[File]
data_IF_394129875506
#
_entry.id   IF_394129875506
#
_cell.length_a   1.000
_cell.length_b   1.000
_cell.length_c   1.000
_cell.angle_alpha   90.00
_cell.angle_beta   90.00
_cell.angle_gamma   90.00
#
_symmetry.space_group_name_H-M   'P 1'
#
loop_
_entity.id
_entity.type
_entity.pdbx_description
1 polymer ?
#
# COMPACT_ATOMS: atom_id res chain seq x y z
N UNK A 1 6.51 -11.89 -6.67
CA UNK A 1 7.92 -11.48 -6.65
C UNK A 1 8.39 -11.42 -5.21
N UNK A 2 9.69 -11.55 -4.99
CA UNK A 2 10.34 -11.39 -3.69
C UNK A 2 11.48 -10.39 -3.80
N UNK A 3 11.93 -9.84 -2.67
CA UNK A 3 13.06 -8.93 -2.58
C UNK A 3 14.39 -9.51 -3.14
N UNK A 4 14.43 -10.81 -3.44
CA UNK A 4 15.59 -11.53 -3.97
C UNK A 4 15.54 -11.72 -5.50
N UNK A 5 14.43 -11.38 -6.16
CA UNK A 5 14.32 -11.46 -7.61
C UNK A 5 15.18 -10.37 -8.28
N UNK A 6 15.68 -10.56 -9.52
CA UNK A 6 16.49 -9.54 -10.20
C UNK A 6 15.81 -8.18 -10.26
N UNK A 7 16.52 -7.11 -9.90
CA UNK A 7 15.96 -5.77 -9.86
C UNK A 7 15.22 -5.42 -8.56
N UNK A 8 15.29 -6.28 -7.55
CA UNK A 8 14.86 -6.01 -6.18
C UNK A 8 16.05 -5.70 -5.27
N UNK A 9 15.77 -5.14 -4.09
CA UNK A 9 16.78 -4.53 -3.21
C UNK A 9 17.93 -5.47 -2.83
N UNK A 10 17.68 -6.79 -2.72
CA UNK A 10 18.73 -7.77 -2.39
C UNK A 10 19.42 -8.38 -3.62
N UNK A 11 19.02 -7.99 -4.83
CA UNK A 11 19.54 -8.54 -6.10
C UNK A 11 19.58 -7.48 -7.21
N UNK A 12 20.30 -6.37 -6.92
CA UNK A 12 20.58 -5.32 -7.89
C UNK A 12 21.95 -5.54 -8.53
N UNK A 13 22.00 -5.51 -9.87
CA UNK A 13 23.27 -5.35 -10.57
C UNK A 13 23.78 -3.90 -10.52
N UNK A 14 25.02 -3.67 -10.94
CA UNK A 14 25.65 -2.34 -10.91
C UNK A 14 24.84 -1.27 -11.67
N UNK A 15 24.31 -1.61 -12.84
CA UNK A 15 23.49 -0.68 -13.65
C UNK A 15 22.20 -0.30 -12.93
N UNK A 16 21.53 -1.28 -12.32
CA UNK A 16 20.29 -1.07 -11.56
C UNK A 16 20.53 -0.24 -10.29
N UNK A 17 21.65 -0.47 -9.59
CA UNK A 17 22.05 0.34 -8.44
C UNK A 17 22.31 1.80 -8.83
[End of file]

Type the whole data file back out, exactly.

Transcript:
data_IF_394129875506
#
_entry.id   IF_394129875506
#
_cell.length_a   1.000
_cell.length_b   1.000
_cell.length_c   1.000
_cell.angle_alpha   90.00
_cell.angle_beta   90.00
_cell.angle_gamma   90.00
#
_symmetry.space_group_name_H-M   'P 1'
#
loop_
_entity.id
_entity.type
_entity.pdbx_description
1 polymer ?
#
# COMPACT_ATOMS: atom_id res chain seq x y z
N UNK A 1 6.51 -11.89 -6.67
CA UNK A 1 7.92 -11.48 -6.65
C UNK A 1 8.39 -11.42 -5.21
N UNK A 2 9.69 -11.55 -4.99
CA UNK A 2 10.34 -11.39 -3.69
C UNK A 2 11.48 -10.39 -3.80
N UNK A 3 11.93 -9.84 -2.67
CA UNK A 3 13.06 -8.93 -2.58
C UNK A 3 14.39 -9.51 -3.14
N UNK A 4 14.43 -10.81 -3.44
CA UNK A 4 15.59 -11.53 -3.97
C UNK A 4 15.54 -11.72 -5.50
N UNK A 5 14.43 -11.38 -6.16
CA UNK A 5 14.32 -11.46 -7.61
C UNK A 5 15.18 -10.37 -8.28
N UNK A 6 15.68 -10.56 -9.52
CA UNK A 6 16.49 -9.54 -10.20
C UNK A 6 15.81 -8.18 -10.26
N UNK A 7 16.52 -7.11 -9.90
CA UNK A 7 15.96 -5.77 -9.86
C UNK A 7 15.22 -5.42 -8.56
N UNK A 8 15.29 -6.28 -7.55
CA UNK A 8 14.86 -6.01 -6.18
C UNK A 8 16.05 -5.70 -5.27
N UNK A 9 15.77 -5.14 -4.09
CA UNK A 9 16.78 -4.53 -3.21
C UNK A 9 17.93 -5.47 -2.83
N UNK A 10 17.68 -6.79 -2.72
CA UNK A 10 18.73 -7.77 -2.39
C UNK A 10 19.42 -8.38 -3.62
N UNK A 11 19.02 -7.99 -4.83
CA UNK A 11 19.54 -8.54 -6.10
C UNK A 11 19.58 -7.48 -7.21
N UNK A 12 20.30 -6.37 -6.92
CA UNK A 12 20.58 -5.32 -7.89
C UNK A 12 21.95 -5.54 -8.53
N UNK A 13 22.00 -5.51 -9.87
CA UNK A 13 23.27 -5.35 -10.57
C UNK A 13 23.78 -3.90 -10.52
N UNK A 14 25.02 -3.67 -10.94
CA UNK A 14 25.65 -2.34 -10.91
C UNK A 14 24.84 -1.27 -11.67
N UNK A 15 24.31 -1.61 -12.84
CA UNK A 15 23.49 -0.68 -13.65
C UNK A 15 22.20 -0.30 -12.93
N UNK A 16 21.53 -1.28 -12.32
CA UNK A 16 20.29 -1.07 -11.56
C UNK A 16 20.53 -0.24 -10.29
N UNK A 17 21.65 -0.47 -9.59
CA UNK A 17 22.05 0.34 -8.44
C UNK A 17 22.31 1.80 -8.83